This is the second in a five-part series discussing skills critical for future success. Succeeding articles will cover creativity, communication, and entrepreneurship.
A recalibration is taking place in the workforce as leaders are moving to skills-based organizations and artificial intelligence (AI) is slowly taking on some roles, either completely or as an adjunct to human workers. Many characteristics currently outside AI capabilities are those traditionally called “soft skills,” and savvy employers realize that these are skills to seek in hiring employees and independent contractors.
Critical thinking is the ability to analyze available facts, evidence, observations, and arguments to form a judgment free of bias or assumptions. The value of critical thinking in the workplace is readily apparent.
It is front and center in situations like:
- Anticipating problems and proactively preventing them
- Designing solutions for challenges
- Creating streamlined, efficient work processes
- Gauging demand there for a product or service based on industry data and trends
- Delegating tasks effectively
Critical thinking is the friend of data, metrics, and analysis. People who apply this skill make well-reasoned arguments based on fact, without emotion involved, using:
- Logic – Critical thinkers can consider a situation from every angle and use logic to develop a solution to a problem.
- Discipline – They can discern their own biases and assumptions and set them aside.
- Innovation – They look at problems from a different perspective, so can come up with fresh solutions.
8 Characteristics of Critical Thinkers
In the workplace, critical thinkers can be spotted through a range of characteristics. For example, they:
- Ask questions and look for the best available information.
- Are more interested in getting something right than in being the one who is right.
- Take time to better understand a situation before acting or making a decision.
- Ask questions to understand reasons behind the data being presented.
- Look for patterns in the data and avoid forcing information to fit a desired conclusion.
- Are continuous learners and inquisitive about a variety of topics.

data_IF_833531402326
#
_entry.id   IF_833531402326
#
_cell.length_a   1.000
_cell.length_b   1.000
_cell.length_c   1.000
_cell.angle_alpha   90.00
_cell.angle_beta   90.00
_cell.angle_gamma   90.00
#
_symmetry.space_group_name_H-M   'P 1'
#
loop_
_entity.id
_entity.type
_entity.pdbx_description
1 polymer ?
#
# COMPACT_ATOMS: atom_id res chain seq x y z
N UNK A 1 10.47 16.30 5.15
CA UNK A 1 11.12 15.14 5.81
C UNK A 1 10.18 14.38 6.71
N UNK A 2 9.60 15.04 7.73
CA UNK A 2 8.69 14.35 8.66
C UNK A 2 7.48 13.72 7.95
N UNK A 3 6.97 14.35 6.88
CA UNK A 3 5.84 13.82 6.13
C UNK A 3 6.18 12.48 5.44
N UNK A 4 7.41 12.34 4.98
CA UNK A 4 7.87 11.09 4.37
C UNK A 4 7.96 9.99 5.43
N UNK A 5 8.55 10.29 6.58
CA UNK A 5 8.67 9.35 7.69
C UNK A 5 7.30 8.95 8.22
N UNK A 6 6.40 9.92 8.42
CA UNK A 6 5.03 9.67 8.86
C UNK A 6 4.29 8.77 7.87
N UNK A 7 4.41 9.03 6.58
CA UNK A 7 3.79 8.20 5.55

- Are willing to consider alternative ideas and opinions.
- Can clearly explain how they arrived at a conclusion.
Notice the ways in which the employees and independent talent on your team interact, approach problems and challenges, and present solutions. Are there critical thinkers among them? If so, find ways cultivate and nurture them.
Hiring Critical Thinkers
Incorporate questions and requests about critical thinking into your interviews of potential employees and contractors. Queries like these can help you gauge the how a candidate uses (or doesn’t use) critical thinking.
How do you make a decision when you can’t access all the information?
Assess how the person thinks within limitations. Look for their use of logic and ingenuity to reach a decision. Ask for an example from their experience.
What was a difficult work-related decision you had to make?
Understand the thought process behind the decision and how the person applied critical thinking to figure out options and select the solution.
Talk about a time when you had to make a decision immediately.
Gauge the person’s approach in a time- and information-bound situation. Note how they applied logic and reasoning under pressure.
How would you engage with a colleague who presented a solution that is different from yours?
Listen for the person’s ability to be open-minded and how they consider new ideas offered by other team members.
Talk about a big goal you set for yourself and how you achieved it.
Listen along to lines to this response. First, the actual process they went through and, second, how they explain it to you.
Critical thinking is increasingly important in today’s fast-changing, information-laden workplace. It’s a skill that AI doesn’t possess, which makes it an even more essential characteristic of your workforce.